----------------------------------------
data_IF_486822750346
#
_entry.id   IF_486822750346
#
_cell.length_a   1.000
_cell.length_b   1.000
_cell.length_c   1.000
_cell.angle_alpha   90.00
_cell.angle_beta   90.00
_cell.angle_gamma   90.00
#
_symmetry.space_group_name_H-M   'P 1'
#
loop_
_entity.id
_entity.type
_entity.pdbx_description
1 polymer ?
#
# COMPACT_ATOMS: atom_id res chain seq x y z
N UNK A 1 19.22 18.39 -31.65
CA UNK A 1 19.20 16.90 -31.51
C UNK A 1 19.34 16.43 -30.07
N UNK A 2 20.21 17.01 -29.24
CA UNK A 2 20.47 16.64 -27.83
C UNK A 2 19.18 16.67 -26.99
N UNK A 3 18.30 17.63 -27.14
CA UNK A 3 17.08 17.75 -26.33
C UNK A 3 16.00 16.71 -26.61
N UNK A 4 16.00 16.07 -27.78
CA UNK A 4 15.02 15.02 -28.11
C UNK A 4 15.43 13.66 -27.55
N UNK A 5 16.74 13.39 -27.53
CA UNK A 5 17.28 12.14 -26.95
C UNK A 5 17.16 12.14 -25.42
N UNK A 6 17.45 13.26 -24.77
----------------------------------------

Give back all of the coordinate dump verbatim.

data_IF_486822750346
#
_entry.id   IF_486822750346
#
_cell.length_a   1.000
_cell.length_b   1.000
_cell.length_c   1.000
_cell.angle_alpha   90.00
_cell.angle_beta   90.00
_cell.angle_gamma   90.00
#
_symmetry.space_group_name_H-M   'P 1'
#
loop_
_entity.id
_entity.type
_entity.pdbx_description
1 polymer ?
#
# COMPACT_ATOMS: atom_id res chain seq x y z
N UNK A 1 19.22 18.39 -31.65
CA UNK A 1 19.20 16.90 -31.51
C UNK A 1 19.34 16.43 -30.07
N UNK A 2 20.21 17.01 -29.24
CA UNK A 2 20.47 16.64 -27.83
C UNK A 2 19.18 16.67 -26.99
N UNK A 3 18.30 17.63 -27.14
CA UNK A 3 17.08 17.75 -26.33
C UNK A 3 16.00 16.71 -26.61
N UNK A 4 16.00 16.07 -27.78
CA UNK A 4 15.02 15.02 -28.11
C UNK A 4 15.43 13.66 -27.55
N UNK A 5 16.74 13.39 -27.53
CA UNK A 5 17.28 12.14 -26.95
C UNK A 5 17.16 12.14 -25.42
N UNK A 6 17.45 13.26 -24.77